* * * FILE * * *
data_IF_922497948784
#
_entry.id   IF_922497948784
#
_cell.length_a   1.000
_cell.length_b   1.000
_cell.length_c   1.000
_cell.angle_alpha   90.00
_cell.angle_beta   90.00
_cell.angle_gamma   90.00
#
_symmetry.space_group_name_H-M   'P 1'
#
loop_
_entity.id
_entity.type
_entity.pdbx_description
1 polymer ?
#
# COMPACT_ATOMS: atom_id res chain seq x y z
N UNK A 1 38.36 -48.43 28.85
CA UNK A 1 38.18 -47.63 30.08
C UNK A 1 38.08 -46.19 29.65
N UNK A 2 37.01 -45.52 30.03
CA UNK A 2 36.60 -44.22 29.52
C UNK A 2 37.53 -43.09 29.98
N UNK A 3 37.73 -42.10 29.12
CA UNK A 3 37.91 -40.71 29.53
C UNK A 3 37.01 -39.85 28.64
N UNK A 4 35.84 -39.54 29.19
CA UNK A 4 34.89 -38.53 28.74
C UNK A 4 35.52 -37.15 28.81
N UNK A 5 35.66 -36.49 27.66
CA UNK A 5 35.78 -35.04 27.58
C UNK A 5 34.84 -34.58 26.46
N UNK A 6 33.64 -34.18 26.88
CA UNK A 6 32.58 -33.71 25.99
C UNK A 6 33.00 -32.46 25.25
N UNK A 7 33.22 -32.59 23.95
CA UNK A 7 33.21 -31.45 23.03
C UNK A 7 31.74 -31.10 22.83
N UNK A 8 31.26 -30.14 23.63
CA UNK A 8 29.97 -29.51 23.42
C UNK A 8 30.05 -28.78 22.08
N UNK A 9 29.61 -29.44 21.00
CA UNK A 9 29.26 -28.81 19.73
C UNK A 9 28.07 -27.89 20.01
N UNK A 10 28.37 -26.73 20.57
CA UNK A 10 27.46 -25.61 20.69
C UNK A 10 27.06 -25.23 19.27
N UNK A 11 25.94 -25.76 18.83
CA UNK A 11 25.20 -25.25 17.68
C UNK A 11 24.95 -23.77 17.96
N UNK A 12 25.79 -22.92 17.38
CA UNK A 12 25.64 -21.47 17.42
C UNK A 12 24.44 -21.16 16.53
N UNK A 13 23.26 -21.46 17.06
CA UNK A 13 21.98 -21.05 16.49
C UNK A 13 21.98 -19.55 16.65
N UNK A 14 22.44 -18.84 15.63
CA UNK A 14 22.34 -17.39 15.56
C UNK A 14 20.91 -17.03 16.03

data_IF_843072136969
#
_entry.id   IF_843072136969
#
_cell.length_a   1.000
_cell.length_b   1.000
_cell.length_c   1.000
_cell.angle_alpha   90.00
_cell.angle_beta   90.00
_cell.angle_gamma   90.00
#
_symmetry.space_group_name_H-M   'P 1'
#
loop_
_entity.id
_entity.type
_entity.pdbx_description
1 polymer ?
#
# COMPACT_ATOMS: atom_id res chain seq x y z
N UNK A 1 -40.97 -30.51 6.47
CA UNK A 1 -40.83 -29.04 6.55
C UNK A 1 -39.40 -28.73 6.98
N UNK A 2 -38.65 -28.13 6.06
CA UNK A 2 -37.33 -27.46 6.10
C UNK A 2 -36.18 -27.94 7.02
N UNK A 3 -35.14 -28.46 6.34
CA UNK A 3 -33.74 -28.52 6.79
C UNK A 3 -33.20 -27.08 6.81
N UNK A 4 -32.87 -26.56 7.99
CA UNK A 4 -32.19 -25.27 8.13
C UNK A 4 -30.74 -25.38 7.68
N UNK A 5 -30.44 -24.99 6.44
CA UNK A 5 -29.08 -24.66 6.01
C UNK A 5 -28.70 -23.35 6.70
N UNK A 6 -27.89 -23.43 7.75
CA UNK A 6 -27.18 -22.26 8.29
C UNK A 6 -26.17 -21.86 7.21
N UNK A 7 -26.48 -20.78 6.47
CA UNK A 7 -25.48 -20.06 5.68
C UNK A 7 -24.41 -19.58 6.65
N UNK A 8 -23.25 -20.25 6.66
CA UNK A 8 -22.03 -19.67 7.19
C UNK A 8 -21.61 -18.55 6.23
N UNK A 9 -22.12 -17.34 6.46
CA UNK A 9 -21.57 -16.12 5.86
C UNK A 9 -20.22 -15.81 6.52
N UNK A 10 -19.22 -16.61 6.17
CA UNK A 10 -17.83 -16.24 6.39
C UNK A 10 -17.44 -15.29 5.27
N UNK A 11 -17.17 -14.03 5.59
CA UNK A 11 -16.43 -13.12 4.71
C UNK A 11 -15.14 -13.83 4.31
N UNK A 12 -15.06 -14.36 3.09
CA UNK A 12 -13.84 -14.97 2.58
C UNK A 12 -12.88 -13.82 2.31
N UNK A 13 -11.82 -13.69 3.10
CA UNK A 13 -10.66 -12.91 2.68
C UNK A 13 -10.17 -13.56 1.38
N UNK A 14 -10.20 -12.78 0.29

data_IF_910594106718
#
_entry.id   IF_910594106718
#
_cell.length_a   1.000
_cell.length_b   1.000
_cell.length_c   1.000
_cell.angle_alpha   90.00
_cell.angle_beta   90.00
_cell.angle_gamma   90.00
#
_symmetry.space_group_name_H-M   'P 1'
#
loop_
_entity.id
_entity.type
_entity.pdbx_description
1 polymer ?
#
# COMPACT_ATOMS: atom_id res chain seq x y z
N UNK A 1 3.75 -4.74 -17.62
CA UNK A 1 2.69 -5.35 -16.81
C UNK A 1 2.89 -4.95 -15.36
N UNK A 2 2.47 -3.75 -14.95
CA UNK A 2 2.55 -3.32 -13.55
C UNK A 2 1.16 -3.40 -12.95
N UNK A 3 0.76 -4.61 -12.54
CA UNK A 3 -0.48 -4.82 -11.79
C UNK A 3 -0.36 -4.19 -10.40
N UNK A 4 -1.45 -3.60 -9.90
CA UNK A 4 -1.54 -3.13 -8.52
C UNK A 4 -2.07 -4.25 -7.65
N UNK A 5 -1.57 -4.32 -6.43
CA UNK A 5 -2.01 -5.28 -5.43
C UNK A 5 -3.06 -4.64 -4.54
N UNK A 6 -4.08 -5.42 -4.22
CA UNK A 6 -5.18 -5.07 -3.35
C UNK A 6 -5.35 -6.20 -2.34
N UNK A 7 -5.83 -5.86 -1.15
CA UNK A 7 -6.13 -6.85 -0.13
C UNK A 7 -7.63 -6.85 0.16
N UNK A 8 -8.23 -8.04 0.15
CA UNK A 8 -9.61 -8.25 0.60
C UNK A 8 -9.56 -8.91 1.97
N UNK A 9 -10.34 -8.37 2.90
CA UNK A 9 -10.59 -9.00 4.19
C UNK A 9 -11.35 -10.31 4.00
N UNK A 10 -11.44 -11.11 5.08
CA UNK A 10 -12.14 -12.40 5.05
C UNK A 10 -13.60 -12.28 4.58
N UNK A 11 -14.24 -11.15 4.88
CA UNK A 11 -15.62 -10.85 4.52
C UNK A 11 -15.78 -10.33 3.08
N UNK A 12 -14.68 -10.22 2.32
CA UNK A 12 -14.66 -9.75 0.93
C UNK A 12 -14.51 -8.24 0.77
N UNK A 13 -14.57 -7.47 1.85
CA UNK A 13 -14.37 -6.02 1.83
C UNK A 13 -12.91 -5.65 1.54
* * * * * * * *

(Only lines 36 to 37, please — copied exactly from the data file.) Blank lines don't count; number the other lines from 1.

N UNK A 6 33.64 -34.18 26.88
CA UNK A 6 32.58 -33.71 25.99